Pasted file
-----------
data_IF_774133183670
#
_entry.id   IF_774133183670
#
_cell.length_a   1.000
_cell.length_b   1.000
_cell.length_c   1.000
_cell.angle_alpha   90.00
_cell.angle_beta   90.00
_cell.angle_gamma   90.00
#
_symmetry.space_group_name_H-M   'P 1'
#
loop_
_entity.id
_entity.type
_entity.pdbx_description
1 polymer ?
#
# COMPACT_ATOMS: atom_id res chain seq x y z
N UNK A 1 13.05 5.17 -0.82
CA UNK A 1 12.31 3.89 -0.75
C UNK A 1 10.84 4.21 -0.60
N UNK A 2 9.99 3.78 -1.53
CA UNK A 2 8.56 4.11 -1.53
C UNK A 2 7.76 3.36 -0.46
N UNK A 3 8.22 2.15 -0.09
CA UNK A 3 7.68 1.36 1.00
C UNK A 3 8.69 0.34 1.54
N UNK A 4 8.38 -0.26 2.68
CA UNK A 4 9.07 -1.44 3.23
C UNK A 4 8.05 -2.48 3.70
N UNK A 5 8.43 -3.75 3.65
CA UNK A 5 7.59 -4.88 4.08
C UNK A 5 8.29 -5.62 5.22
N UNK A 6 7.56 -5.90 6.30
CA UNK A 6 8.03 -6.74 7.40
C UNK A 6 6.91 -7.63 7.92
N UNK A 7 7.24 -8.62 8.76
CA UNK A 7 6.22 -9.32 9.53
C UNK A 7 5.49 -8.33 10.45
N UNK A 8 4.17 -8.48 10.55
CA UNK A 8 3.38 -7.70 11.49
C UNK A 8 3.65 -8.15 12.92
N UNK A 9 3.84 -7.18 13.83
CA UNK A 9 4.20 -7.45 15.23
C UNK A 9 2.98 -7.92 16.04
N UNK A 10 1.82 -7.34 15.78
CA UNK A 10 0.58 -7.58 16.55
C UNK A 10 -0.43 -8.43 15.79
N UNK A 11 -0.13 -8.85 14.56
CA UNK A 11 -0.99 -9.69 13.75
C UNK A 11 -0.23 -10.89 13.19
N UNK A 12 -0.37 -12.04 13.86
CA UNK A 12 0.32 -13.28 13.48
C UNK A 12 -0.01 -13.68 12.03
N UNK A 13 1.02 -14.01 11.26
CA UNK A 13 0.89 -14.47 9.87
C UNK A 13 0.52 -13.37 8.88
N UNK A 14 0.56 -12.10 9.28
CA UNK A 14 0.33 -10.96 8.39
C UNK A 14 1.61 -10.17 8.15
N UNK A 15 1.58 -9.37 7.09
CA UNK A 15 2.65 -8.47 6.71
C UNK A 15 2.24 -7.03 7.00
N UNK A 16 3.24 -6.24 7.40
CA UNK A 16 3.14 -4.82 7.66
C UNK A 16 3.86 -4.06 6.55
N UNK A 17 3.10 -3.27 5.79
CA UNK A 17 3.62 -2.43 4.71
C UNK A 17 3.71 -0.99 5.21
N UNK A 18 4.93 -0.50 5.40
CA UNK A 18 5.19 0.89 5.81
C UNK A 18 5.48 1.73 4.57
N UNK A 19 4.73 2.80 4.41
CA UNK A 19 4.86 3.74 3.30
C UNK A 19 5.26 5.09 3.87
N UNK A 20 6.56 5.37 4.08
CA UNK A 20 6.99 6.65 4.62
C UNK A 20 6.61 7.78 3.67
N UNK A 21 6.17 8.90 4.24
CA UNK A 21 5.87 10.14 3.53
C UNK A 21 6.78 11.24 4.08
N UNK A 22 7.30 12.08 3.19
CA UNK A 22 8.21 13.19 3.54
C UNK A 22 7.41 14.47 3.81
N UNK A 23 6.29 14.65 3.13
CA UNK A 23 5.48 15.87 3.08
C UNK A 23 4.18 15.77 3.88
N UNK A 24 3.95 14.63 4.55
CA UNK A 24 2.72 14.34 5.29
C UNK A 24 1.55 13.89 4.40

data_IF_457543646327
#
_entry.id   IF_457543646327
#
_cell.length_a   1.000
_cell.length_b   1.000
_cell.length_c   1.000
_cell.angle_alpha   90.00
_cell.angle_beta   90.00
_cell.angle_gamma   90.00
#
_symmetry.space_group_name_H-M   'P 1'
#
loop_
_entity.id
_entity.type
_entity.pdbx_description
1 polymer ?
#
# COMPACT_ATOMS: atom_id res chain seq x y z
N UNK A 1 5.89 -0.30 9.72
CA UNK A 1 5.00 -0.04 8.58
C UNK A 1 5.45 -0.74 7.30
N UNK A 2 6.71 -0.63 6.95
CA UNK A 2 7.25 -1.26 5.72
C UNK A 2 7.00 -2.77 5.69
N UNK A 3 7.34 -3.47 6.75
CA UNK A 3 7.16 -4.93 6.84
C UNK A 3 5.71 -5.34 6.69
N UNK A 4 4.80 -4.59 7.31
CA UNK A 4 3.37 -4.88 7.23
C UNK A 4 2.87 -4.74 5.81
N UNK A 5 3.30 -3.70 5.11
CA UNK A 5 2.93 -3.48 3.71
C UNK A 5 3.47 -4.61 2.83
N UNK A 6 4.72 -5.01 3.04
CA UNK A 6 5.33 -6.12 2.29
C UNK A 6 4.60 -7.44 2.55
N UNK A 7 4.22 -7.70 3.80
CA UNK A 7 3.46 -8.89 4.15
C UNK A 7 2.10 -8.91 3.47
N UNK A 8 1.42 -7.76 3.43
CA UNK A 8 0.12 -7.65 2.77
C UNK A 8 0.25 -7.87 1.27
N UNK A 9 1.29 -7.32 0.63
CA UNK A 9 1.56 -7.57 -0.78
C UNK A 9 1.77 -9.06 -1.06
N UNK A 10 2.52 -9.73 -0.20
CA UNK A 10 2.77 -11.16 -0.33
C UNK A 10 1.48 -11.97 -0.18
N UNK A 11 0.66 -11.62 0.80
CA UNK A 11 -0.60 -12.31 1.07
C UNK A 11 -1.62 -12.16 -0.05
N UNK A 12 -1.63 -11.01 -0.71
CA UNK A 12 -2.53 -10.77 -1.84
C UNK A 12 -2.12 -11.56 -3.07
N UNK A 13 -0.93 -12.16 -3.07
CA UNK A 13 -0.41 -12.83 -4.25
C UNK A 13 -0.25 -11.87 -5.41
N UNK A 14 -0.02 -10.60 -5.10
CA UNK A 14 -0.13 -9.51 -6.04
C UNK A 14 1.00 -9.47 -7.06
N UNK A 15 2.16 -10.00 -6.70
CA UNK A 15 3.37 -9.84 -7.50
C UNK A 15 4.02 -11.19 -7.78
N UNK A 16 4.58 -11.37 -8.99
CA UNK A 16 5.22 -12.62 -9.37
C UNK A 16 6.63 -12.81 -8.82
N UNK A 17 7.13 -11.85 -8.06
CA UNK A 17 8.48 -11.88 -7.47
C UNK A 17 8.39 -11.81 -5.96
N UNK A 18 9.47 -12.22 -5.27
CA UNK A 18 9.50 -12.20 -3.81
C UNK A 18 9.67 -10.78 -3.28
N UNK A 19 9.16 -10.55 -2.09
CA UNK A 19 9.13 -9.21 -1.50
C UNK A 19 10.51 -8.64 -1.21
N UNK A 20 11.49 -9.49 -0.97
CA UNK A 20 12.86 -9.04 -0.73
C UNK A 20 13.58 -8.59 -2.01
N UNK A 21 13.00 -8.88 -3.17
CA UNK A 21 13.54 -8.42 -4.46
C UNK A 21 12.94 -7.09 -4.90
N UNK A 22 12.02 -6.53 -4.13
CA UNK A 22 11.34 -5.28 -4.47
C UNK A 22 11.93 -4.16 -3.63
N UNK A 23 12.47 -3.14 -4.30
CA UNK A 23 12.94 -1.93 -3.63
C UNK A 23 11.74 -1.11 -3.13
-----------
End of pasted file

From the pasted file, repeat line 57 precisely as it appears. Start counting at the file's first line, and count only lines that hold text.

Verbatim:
N UNK A 13 1.02 -14.01 11.26